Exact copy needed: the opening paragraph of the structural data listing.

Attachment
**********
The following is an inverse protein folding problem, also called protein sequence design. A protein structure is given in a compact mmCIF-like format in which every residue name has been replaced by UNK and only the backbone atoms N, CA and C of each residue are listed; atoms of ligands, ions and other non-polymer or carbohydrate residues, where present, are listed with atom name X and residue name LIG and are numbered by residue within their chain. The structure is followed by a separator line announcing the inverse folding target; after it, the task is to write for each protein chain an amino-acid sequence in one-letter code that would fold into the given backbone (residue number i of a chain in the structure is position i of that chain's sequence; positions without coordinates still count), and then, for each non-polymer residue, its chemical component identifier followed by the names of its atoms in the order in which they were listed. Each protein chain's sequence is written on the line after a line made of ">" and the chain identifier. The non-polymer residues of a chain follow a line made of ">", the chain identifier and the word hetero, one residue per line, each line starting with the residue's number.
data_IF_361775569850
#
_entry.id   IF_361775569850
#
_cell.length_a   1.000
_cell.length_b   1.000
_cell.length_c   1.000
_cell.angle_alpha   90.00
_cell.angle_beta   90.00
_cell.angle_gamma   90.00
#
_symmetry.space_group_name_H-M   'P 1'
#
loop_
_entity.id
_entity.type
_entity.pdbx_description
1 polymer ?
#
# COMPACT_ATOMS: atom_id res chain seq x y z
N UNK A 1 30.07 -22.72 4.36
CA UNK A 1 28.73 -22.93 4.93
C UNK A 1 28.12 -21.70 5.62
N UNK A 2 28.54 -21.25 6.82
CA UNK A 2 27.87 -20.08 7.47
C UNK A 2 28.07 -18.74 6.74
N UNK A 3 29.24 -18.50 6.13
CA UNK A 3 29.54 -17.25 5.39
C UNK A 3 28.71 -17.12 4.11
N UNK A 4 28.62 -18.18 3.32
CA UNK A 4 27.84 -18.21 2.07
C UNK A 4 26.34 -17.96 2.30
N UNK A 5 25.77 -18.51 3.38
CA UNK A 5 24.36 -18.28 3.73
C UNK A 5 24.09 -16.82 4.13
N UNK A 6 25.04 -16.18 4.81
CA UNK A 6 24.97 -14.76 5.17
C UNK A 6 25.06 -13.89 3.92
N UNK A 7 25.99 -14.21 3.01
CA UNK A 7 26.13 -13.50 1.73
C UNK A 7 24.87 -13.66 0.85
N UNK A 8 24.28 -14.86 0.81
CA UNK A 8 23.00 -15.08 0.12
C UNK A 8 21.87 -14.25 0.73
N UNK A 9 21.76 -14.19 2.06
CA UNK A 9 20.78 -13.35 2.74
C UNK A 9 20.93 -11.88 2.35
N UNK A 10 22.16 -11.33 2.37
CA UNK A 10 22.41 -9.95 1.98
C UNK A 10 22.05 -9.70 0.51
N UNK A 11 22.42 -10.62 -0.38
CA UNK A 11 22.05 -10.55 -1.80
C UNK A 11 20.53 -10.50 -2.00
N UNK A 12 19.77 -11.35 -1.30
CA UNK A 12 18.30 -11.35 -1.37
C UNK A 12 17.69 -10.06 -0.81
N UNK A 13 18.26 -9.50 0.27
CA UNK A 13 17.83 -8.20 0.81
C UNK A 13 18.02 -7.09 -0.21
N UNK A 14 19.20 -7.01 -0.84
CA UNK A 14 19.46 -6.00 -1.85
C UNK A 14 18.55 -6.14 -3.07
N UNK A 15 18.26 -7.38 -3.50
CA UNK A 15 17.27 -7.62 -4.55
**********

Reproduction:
The following is an inverse protein folding problem, also called protein sequence design. A protein structure is given in a compact mmCIF-like format in which every residue name has been replaced by UNK and only the backbone atoms N, CA and C of each residue are listed; atoms of ligands, ions and other non-polymer or carbohydrate residues, where present, are listed with atom name X and residue name LIG and are numbered by residue within their chain. The structure is followed by a separator line announcing the inverse folding target; after it, the task is to write for each protein chain an amino-acid sequence in one-letter code that would fold into the given backbone (residue number i of a chain in the structure is position i of that chain's sequence; positions without coordinates still count), and then, for each non-polymer residue, its chemical component identifier followed by the names of its atoms in the order in which they were listed. Each protein chain's sequence is written on the line after a line made of ">" and the chain identifier. The non-polymer residues of a chain follow a line made of ">", the chain identifier and the word hetero, one residue per line, each line starting with the residue's number.